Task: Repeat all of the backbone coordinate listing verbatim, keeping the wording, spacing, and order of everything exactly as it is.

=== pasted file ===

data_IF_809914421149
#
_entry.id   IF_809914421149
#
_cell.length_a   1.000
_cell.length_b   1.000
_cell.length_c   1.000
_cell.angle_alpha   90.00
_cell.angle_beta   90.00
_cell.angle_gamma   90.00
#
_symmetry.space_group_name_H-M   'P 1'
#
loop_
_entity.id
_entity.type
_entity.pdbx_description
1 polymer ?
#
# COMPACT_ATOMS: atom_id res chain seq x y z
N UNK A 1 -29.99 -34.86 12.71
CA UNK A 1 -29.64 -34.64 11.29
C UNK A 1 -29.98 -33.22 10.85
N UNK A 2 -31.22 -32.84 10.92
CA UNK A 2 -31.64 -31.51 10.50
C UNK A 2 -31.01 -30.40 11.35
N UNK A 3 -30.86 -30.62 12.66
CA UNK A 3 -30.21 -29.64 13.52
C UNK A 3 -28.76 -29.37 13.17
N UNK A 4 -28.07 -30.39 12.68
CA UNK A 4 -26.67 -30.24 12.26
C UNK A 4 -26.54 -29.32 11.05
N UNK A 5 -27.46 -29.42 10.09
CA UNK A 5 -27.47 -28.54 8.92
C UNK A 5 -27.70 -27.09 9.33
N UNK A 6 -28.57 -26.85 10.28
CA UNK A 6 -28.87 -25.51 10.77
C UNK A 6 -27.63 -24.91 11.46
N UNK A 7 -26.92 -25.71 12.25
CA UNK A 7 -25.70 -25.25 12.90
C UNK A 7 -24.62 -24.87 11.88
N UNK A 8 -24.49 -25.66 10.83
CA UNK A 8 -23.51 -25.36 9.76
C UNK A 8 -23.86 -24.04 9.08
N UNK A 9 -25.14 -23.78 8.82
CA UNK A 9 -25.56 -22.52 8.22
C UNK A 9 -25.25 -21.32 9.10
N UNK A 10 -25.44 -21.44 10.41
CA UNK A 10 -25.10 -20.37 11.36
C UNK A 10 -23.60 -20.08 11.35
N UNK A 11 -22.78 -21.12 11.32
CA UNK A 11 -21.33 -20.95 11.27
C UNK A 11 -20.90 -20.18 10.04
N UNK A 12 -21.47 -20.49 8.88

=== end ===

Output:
data_IF_809914421149
#
_entry.id   IF_809914421149
#
_cell.length_a   1.000
_cell.length_b   1.000
_cell.length_c   1.000
_cell.angle_alpha   90.00
_cell.angle_beta   90.00
_cell.angle_gamma   90.00
#
_symmetry.space_group_name_H-M   'P 1'
#
loop_
_entity.id
_entity.type
_entity.pdbx_description
1 polymer ?
#
# COMPACT_ATOMS: atom_id res chain seq x y z
N UNK A 1 -29.99 -34.86 12.71
CA UNK A 1 -29.64 -34.64 11.29
C UNK A 1 -29.98 -33.22 10.85
N UNK A 2 -31.22 -32.84 10.92
CA UNK A 2 -31.64 -31.51 10.50
C UNK A 2 -31.01 -30.40 11.35
N UNK A 3 -30.86 -30.62 12.66
CA UNK A 3 -30.21 -29.64 13.52
C UNK A 3 -28.76 -29.37 13.17
N UNK A 4 -28.07 -30.39 12.68
CA UNK A 4 -26.67 -30.24 12.26
C UNK A 4 -26.54 -29.32 11.05
N UNK A 5 -27.46 -29.42 10.09
CA UNK A 5 -27.47 -28.54 8.92
C UNK A 5 -27.70 -27.09 9.33
N UNK A 6 -28.57 -26.85 10.28
CA UNK A 6 -28.87 -25.51 10.77
C UNK A 6 -27.63 -24.91 11.46
N UNK A 7 -26.92 -25.71 12.25
CA UNK A 7 -25.70 -25.25 12.90
C UNK A 7 -24.62 -24.87 11.88
N UNK A 8 -24.49 -25.66 10.83
CA UNK A 8 -23.51 -25.36 9.76
C UNK A 8 -23.86 -24.04 9.08
N UNK A 9 -25.14 -23.78 8.82
CA UNK A 9 -25.56 -22.52 8.22
C UNK A 9 -25.25 -21.32 9.10
N UNK A 10 -25.44 -21.44 10.41
CA UNK A 10 -25.10 -20.37 11.36
C UNK A 10 -23.60 -20.08 11.35
N UNK A 11 -22.78 -21.12 11.32
CA UNK A 11 -21.33 -20.95 11.27
C UNK A 11 -20.90 -20.18 10.04
N UNK A 12 -21.47 -20.49 8.88